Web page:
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Division 6.1: Poisonous material is a material, other than a gas, which is known to be so toxic to humans as to afford a hazard to health during transportation, or which, in the absence of adequate data on human toxicity:
Is presumed to be toxic to humans because it falls within any one of the following categories when tested on laboratory animals (whenever possible, animal test data that has been reported in the chemical literature should be used):
1.Oral Toxicity: A liquid with an LD50 for acute oral toxicity of not more than 500 mg/kg or a solid with an LD50 for acute oral toxicity of not more than 200 mg/kg.
2.Dermal Toxicity. A material with an LD50 for acute dermal toxicity of not more than 1000 mg/kg.
3.Inhalation Toxicity: A dust or mist with an LC50 for acute toxicity on inhalation of not more than 10 mg/L; or a material with a saturated vapor concentration in air at 20 °C (68 °F) of more than one-fifth of the LC50 for acute toxicity on inhalation of vapors and with an LC50 for acute toxicity on inhalation of vapors of not more than 5000 ml/m³; or
Is an irritating material, with properties similar to tear gas, which causes extreme irritation, especially in confined spaces.
Sodium fluoride is the inorganic compound with the formula NaF. This colorless solid is a source of the fluoride ion in diverse applications.
Sodium fluoride is classed as toxic by both inhalation (of dusts or aerosols) and ingestion. In high enough doses, it has been shown to affect the heart and circulatory system, and the lethal dose for a 70 kg human is estimated at 5–10 g.
In the higher doses used to treat osteoporosis, plain sodium fluoride can cause pain in the legs and incomplete stress fractures when the doses are too high; it also irritates the stomach, sometimes so severely as to cause ulcers.
In high concentrations, soluble fluoride salts are toxic and skin or eye contact with high concentrations of many fluoride salts is dangerous. Referring to a common salt of fluoride, NaF, the lethal dose for most adult humans is estimated at 1–10 grams. A lethal dose is approximately 28 mg per kilogram of body mass.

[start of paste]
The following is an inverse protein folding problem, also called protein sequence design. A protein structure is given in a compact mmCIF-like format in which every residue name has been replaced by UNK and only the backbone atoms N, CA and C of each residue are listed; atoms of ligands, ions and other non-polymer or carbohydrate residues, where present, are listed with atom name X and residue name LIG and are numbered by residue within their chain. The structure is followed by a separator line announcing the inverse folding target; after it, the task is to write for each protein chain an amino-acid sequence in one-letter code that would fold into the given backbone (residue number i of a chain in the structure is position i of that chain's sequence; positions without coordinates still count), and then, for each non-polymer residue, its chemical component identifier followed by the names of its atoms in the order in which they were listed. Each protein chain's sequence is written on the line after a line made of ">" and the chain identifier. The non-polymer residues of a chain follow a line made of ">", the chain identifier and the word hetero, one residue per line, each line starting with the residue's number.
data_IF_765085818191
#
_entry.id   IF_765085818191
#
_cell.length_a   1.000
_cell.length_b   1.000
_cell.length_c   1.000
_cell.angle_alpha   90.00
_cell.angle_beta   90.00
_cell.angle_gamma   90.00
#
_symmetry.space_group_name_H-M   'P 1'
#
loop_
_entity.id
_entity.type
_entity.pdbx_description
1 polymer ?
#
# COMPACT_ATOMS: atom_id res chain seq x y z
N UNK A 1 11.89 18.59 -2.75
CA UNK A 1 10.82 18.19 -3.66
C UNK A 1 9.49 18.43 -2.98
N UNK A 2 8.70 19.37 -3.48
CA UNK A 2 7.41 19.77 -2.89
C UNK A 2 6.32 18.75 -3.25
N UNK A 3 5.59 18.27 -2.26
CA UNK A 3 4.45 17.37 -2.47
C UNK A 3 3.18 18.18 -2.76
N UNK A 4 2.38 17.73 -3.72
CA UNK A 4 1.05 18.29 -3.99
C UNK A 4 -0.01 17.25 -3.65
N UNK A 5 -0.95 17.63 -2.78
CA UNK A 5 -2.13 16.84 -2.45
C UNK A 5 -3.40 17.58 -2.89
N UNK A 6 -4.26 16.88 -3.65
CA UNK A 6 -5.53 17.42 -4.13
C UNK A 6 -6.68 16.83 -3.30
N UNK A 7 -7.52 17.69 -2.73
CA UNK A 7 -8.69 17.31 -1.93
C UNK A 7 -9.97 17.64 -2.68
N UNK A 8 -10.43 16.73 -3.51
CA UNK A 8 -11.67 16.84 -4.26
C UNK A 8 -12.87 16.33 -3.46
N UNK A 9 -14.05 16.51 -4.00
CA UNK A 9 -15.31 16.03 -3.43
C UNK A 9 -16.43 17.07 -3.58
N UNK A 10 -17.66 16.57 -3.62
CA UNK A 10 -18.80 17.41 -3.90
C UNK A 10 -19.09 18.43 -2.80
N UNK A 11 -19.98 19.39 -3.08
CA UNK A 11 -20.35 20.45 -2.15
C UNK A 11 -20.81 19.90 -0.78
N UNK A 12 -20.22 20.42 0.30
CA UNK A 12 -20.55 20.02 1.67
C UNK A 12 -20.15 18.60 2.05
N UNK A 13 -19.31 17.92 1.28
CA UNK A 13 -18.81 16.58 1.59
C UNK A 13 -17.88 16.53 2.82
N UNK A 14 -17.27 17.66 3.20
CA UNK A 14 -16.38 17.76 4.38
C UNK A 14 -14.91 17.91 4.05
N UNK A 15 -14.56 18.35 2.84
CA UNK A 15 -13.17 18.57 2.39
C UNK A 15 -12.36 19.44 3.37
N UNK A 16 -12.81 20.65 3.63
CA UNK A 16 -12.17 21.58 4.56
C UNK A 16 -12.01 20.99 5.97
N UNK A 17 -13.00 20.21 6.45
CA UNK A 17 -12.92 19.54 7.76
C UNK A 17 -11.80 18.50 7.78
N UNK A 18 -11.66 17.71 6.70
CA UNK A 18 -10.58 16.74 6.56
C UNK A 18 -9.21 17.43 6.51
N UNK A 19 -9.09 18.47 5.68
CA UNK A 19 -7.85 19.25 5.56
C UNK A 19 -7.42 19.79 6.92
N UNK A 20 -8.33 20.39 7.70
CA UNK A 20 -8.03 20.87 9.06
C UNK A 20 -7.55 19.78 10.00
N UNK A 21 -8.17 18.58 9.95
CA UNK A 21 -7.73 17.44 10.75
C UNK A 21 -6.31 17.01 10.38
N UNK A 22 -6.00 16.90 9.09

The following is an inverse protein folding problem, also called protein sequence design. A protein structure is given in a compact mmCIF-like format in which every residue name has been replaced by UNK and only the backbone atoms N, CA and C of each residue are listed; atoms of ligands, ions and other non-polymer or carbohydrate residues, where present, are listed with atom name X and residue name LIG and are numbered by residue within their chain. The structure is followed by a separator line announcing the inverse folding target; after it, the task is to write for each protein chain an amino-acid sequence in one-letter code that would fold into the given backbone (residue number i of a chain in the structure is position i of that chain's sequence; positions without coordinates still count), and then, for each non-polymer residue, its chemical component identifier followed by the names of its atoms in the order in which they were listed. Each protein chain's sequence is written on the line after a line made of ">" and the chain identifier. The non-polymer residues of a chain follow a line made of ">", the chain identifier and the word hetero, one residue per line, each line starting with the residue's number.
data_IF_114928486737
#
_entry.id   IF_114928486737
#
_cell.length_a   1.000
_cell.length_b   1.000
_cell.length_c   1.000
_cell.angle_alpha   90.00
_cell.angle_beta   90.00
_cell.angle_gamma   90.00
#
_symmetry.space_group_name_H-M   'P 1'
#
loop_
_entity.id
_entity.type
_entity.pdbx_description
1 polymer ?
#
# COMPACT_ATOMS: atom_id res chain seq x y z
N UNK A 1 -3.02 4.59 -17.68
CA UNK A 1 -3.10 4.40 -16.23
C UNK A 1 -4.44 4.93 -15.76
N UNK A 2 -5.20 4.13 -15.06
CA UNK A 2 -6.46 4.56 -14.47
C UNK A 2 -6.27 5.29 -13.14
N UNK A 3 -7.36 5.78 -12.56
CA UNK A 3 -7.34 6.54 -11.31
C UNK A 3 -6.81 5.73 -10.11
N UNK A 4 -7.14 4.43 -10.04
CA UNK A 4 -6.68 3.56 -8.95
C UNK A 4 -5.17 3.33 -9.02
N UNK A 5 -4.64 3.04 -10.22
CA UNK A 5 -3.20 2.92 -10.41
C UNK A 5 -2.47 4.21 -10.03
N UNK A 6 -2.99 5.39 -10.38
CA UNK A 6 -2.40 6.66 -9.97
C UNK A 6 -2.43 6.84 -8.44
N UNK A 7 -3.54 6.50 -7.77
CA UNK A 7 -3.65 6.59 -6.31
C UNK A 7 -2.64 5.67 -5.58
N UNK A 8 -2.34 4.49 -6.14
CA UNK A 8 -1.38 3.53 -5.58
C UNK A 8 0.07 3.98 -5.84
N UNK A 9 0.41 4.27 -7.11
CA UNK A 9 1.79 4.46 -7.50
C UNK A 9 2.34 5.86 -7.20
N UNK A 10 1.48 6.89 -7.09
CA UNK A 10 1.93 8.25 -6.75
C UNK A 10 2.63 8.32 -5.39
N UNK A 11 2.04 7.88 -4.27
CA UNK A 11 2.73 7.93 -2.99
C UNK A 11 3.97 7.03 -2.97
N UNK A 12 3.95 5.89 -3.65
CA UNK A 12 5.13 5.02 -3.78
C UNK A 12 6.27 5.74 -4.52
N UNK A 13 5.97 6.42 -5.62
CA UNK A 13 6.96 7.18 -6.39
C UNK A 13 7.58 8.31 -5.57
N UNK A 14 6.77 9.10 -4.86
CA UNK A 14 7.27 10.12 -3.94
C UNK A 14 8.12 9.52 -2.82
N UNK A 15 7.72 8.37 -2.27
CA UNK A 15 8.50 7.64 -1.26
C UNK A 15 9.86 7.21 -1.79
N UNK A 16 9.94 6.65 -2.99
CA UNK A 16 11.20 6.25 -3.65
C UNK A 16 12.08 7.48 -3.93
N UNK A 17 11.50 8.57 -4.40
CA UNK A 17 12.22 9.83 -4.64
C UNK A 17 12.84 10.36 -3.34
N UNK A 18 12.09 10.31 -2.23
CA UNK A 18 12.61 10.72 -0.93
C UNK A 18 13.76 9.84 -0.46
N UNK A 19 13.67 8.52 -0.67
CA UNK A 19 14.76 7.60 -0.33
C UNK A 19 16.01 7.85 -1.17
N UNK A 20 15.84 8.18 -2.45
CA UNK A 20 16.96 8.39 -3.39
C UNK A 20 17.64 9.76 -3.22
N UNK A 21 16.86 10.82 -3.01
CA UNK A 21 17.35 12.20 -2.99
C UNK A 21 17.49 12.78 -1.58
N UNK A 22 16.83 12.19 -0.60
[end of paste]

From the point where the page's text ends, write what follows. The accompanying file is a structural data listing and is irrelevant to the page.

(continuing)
Poisoning comes from ingesting a large amount of fluoride in a short period of time. Ingesting 3–5 mg/kg may cause symptoms to appear, while the estimated lethal dose is 5–10 g (32–64 mg/kg) in adults and 16 mg/kg in children. Severity of symptoms depends upon the amount of fluoride ingested. These include abdominal pain, diarrhea, dysphagia, hypersalivation, mucosal injury, nausea, vomiting. Electrolyte abnormalities including hyperkalemia, hypocalcemia, hypoglycemia, and hypomagnesemia may occur. Neurological symptoms include headache, muscle weakness, hyperactive reflexes, muscular spasms, paresthesia seizures, tetanic contractions, and tremors. In severe cases, multi organ failure will occur. Death typically results from cardiac arrest, shock, widening of QRS, and various arrhythmias occur.
Nitric acid (HNO3), also known as aqua fortis and spirit of nitre, is a highly corrosive and toxic strong acid.
Colorless when pure, older samples tend to acquire a yellow cast due to the accumulation of oxides of nitrogen. If the solution contains more than 86% nitric acid, it is referred to as fuming nitric acid. Fuming nitric acid is characterized as white fuming nitric acid and red fuming nitric acid, depending on the amount of nitrogen dioxide present. At concentrations above 95% at room temperature, it tends to develop a yellow color due to decomposition.
Sodium hypochlorite is a strong oxidizer. Products of the oxidation reactions are corrosive. Solutions burn skin and cause eye damage, particularly when used in concentrated forms. However, as recognized by the NFPA, only solutions containing more than 40% sodium hypochlorite by weight are considered hazardous oxidizers. Solutions less than 40% are classified as a moderate oxidizing hazard (NFPA 430, 2000).
reply to post by acrux
If these chemicals are so safe for us to drink, why put up such warning signs listing it as being so dangerous (besides being an industrial worksite).